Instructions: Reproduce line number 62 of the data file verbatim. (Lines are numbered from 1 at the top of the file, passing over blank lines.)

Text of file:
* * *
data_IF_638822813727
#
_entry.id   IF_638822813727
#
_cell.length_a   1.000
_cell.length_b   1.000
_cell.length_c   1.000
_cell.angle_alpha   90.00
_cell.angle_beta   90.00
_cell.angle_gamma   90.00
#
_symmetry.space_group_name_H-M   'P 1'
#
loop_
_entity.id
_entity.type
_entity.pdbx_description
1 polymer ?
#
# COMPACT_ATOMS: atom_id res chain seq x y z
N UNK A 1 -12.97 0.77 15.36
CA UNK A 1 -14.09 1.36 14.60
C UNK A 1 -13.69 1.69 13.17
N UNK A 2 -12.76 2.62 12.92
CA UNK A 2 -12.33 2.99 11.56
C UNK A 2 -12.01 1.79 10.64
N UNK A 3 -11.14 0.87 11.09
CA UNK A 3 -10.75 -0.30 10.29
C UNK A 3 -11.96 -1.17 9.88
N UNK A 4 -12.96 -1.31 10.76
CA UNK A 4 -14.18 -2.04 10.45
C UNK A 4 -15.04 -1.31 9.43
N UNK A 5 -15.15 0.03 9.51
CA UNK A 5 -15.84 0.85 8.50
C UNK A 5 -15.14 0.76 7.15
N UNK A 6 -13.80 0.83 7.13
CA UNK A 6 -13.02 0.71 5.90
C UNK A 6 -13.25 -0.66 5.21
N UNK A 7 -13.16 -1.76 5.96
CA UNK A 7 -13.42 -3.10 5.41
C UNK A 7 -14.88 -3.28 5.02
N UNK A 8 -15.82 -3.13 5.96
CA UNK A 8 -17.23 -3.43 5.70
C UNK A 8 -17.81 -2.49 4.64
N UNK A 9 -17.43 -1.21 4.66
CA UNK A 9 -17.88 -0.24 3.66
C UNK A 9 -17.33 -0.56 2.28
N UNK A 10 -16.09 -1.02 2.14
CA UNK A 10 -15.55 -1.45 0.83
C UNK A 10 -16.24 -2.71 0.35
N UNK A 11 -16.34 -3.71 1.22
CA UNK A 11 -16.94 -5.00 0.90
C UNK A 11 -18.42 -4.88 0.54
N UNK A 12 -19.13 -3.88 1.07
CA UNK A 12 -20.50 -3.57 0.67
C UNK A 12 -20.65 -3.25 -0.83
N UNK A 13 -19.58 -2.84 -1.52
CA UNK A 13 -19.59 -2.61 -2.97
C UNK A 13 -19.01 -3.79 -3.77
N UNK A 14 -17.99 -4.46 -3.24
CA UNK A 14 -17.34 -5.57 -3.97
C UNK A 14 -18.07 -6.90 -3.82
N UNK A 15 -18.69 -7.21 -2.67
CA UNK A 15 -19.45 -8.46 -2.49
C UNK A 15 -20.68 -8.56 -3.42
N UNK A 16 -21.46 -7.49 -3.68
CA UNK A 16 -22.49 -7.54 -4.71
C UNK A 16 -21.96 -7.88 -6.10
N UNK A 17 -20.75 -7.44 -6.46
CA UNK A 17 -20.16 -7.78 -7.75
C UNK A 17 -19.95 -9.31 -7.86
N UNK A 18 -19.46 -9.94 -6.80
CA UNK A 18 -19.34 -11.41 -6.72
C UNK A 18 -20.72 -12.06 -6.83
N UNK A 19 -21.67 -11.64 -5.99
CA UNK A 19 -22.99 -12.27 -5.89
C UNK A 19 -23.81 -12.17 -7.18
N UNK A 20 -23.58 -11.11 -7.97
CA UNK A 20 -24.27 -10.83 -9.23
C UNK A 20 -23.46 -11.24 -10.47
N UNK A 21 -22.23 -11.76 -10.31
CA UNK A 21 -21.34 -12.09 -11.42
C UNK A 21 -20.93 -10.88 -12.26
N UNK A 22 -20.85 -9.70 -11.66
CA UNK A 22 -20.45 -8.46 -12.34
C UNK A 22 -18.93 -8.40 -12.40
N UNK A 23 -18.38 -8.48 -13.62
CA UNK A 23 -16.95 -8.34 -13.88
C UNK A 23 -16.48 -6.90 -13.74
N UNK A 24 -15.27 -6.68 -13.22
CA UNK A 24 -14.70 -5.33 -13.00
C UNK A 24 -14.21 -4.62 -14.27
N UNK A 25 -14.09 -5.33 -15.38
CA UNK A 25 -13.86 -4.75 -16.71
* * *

C UNK A 14 -18.07 -6.90 -3.82